I’ve been continually vacillating over how and what to run for my future campaign, swinging from big questions like genre (fantasy or Cyberpunk, post-apocalyptic or Steampunk?) to little questions like mechanical adjustments (if I run in The Sprawl, do I port over advancement or relationship mechanics from other PbtA games?). Somewhere in the middle is the question of system.
I’m quite likely to run a Cyberpunk game again in the future, and I keep on thinking about what that game is going to look like in a lighter, fiction-forward system like The Sprawl, versus a heavier, mechanically-oriented system like GURPS. I run into the issue that both types of systems provide some, but not all, of the elements that I want in my games. And then I see the ultimate conflict: I’m better at running games like The Sprawl, but GURPS is more capable of doing everything that I want.
GURPS is capable of delivering a vast range of mechanical complexity, including the heights of crunch which essentially no other modern system (save the Hero system) are truly capable of without collapsing under their own weight. PbtA gives you a tight experience with strong guidelines for play and a few strong mechanics, but most of the mechanics are not so out there that they couldn’t be emulated in another system. The package, though, is really tight.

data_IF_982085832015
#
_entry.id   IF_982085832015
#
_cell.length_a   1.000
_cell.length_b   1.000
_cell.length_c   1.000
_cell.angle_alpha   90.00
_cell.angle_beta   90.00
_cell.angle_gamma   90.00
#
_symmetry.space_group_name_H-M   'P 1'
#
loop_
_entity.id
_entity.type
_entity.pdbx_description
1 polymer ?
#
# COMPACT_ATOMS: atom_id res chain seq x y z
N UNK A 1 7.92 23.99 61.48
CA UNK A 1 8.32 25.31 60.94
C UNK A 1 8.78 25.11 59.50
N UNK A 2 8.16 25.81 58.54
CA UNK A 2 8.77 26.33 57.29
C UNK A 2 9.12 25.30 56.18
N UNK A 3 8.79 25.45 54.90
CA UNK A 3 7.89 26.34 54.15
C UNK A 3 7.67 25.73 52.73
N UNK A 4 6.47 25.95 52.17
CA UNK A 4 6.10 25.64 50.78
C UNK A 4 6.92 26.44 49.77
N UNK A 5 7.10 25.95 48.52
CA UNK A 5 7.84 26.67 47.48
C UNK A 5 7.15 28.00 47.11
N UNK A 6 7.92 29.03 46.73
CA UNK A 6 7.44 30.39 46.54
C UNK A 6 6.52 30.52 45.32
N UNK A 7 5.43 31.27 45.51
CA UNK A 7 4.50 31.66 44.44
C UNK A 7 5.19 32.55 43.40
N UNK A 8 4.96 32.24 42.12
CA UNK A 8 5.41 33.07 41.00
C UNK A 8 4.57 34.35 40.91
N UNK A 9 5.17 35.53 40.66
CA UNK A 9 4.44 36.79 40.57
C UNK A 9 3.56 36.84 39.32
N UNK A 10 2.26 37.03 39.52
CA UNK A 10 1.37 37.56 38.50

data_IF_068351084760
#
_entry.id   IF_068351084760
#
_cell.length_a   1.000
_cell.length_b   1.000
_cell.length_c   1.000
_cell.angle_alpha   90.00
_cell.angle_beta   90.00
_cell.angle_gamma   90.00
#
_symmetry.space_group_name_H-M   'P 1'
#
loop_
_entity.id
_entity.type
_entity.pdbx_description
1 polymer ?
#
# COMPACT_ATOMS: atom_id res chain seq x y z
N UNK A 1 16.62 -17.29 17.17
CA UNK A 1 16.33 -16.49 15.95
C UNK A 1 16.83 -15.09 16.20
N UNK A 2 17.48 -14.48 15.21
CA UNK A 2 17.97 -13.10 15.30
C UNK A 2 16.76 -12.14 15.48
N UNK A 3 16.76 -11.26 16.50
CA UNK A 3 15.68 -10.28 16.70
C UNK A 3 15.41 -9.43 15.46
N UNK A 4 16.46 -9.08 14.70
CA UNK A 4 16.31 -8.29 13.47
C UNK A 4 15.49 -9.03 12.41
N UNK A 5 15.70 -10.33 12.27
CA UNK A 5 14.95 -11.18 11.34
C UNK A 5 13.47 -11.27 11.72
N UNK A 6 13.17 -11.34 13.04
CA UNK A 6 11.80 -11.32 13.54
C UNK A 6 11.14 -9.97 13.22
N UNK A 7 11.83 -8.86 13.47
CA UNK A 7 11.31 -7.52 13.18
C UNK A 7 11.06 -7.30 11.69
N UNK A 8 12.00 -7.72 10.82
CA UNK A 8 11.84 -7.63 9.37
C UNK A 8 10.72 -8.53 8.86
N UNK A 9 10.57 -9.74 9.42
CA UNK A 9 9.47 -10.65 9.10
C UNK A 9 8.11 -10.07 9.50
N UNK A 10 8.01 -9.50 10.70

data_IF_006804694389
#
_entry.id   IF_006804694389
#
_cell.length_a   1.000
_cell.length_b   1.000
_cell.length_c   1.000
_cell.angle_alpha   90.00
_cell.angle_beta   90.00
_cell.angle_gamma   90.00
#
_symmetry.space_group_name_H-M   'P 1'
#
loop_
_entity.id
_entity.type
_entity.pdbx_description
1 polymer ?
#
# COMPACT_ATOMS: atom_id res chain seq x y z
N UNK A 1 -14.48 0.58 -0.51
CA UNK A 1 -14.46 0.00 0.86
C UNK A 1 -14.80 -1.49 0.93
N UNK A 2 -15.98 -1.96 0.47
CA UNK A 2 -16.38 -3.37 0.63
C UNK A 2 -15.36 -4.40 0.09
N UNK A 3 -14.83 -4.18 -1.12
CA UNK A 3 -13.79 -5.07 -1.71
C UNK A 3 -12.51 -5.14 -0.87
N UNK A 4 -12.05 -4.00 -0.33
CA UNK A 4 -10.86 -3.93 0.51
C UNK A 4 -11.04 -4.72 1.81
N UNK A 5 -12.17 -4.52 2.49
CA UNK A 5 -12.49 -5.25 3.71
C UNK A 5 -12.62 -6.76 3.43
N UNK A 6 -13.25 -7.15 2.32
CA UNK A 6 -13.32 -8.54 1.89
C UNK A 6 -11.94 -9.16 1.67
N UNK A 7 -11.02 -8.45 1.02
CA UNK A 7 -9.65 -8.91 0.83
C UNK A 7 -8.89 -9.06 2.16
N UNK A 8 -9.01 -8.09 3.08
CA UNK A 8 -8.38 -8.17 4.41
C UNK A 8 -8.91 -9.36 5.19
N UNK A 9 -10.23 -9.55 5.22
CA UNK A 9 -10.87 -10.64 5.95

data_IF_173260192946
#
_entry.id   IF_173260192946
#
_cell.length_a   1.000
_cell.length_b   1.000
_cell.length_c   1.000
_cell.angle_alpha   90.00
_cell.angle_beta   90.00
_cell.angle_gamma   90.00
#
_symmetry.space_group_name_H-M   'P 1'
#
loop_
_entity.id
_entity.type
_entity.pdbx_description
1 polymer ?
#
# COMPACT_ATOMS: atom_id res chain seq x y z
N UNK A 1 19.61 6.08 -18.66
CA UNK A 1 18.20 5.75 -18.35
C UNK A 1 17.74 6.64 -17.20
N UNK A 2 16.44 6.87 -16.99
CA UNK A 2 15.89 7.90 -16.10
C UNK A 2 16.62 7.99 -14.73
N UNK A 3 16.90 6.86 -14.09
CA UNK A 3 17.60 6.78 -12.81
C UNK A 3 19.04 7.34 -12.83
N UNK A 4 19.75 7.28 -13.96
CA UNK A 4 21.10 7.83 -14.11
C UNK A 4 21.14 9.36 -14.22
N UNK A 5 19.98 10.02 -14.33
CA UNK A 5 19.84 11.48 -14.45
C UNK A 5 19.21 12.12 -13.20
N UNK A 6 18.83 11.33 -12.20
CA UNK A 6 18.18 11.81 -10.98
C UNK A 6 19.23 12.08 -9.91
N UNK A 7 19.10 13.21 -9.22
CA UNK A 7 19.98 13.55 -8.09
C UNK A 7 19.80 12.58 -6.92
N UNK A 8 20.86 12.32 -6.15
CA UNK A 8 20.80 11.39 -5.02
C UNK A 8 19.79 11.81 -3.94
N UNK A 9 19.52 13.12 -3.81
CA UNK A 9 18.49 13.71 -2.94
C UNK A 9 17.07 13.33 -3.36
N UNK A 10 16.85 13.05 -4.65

Out of the box, all of the PbtA systems deliver focused, nay, designed play experiences. The games run great, but I keep on wanting more flexibility, more ability to adjudicate things differently. That’s what GURPS can provide. But to tune GURPS carefully enough to preserve the sense of danger and drama that PbtA games provide with no prep work is quite difficult. And more to the point, in my years running GURPS I was never quite able to do it.
Ultimately, especially for a genre as tightly defined as Cyberpunk, I think staying on the PbtA side is going to deliver a rewarding game without a huge amount of additional effort; my current Apocalypse World game is one of the best I’ve ever run and I see no reason to turn my back on that. Looking forward, though, I definitely have a desire to keep experimenting and looking at many different ways to play and structure games.